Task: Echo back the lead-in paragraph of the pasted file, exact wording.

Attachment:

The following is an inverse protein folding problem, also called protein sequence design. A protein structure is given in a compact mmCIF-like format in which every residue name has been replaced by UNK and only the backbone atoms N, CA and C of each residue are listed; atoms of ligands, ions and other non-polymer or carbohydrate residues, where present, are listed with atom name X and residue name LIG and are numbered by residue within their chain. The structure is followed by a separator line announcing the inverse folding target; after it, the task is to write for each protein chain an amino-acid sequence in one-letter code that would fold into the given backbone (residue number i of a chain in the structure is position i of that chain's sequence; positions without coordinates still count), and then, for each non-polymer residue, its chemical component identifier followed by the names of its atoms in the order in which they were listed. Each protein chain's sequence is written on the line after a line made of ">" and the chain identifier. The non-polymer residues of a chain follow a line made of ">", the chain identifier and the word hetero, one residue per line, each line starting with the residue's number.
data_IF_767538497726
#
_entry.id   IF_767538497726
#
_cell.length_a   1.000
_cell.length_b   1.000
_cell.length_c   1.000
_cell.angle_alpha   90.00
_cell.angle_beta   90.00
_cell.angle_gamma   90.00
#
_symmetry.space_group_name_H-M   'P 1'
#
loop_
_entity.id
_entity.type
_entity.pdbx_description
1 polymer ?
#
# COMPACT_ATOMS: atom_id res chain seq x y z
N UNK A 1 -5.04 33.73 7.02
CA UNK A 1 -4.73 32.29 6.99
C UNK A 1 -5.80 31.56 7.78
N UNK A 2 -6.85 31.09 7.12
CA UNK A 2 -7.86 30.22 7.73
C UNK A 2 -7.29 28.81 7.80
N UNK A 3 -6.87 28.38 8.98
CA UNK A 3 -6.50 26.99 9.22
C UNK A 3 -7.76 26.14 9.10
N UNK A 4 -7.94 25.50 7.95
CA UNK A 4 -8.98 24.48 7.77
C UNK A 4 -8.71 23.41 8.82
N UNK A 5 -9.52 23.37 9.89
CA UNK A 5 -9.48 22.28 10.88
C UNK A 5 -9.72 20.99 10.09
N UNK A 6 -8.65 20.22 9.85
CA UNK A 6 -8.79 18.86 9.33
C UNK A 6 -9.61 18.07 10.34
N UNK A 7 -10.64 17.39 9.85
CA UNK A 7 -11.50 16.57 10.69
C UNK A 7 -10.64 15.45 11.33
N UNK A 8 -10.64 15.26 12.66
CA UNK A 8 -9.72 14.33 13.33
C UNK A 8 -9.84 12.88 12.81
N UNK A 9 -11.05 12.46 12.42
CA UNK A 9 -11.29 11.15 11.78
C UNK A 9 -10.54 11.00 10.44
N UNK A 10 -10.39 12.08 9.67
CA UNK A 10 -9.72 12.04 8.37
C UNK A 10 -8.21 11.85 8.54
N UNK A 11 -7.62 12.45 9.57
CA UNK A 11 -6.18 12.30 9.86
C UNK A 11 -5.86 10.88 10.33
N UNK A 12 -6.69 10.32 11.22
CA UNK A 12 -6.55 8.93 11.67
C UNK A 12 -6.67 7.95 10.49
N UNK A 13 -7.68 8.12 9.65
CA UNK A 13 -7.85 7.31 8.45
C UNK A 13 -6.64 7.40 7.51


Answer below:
The following is an inverse protein folding problem, also called protein sequence design. A protein structure is given in a compact mmCIF-like format in which every residue name has been replaced by UNK and only the backbone atoms N, CA and C of each residue are listed; atoms of ligands, ions and other non-polymer or carbohydrate residues, where present, are listed with atom name X and residue name LIG and are numbered by residue within their chain. The structure is followed by a separator line announcing the inverse folding target; after it, the task is to write for each protein chain an amino-acid sequence in one-letter code that would fold into the given backbone (residue number i of a chain in the structure is position i of that chain's sequence; positions without coordinates still count), and then, for each non-polymer residue, its chemical component identifier followed by the names of its atoms in the order in which they were listed. Each protein chain's sequence is written on the line after a line made of ">" and the chain identifier. The non-polymer residues of a chain follow a line made of ">", the chain identifier and the word hetero, one residue per line, each line starting with the residue's number.